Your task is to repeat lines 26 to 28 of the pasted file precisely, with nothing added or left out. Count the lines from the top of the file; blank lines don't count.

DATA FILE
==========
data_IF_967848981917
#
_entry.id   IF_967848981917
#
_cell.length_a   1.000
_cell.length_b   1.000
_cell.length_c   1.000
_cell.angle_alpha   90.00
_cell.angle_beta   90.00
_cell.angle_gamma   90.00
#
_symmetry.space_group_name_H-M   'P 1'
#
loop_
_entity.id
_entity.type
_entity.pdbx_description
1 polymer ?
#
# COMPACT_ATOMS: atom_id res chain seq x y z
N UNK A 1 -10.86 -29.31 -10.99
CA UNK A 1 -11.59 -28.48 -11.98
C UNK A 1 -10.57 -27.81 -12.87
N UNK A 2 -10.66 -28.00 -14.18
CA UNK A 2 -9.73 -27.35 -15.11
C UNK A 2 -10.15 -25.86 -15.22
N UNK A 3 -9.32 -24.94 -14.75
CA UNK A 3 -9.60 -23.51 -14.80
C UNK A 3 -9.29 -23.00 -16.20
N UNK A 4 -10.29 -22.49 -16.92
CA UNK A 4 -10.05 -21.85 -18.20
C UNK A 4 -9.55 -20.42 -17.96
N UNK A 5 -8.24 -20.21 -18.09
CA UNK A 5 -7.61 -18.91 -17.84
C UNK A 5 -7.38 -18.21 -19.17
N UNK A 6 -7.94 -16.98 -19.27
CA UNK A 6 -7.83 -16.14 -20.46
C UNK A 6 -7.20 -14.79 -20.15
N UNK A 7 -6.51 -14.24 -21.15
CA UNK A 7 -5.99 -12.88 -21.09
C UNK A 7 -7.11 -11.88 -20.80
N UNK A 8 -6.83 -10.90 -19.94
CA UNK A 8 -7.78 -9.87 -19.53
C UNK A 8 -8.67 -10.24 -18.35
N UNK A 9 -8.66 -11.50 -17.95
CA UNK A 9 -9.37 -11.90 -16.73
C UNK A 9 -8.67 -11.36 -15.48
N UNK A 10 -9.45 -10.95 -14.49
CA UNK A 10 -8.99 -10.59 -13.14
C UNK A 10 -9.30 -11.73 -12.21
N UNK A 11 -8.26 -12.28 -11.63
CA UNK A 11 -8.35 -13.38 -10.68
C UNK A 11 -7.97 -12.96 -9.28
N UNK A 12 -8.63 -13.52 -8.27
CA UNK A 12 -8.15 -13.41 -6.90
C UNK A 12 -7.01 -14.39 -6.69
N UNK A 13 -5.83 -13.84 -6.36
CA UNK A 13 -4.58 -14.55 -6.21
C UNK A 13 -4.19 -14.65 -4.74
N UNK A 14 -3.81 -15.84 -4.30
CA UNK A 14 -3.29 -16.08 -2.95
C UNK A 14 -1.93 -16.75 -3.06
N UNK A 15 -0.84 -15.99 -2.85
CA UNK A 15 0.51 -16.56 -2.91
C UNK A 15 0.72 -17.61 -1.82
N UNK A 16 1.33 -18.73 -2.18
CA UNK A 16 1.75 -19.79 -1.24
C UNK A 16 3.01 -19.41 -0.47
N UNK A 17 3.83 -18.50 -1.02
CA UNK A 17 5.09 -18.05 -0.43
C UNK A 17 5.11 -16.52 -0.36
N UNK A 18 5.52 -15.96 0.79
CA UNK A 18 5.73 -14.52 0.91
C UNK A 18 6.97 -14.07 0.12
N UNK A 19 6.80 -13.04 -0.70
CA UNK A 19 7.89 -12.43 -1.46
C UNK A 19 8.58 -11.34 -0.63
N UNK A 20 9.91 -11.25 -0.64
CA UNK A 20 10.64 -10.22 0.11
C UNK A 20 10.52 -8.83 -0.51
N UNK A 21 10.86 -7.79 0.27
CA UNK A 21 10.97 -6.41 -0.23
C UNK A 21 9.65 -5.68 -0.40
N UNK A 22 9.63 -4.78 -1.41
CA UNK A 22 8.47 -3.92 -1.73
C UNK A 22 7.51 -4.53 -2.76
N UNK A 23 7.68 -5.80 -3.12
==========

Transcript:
C UNK A 2 -10.15 -25.86 -15.22
N UNK A 3 -9.32 -24.94 -14.75
CA UNK A 3 -9.60 -23.51 -14.80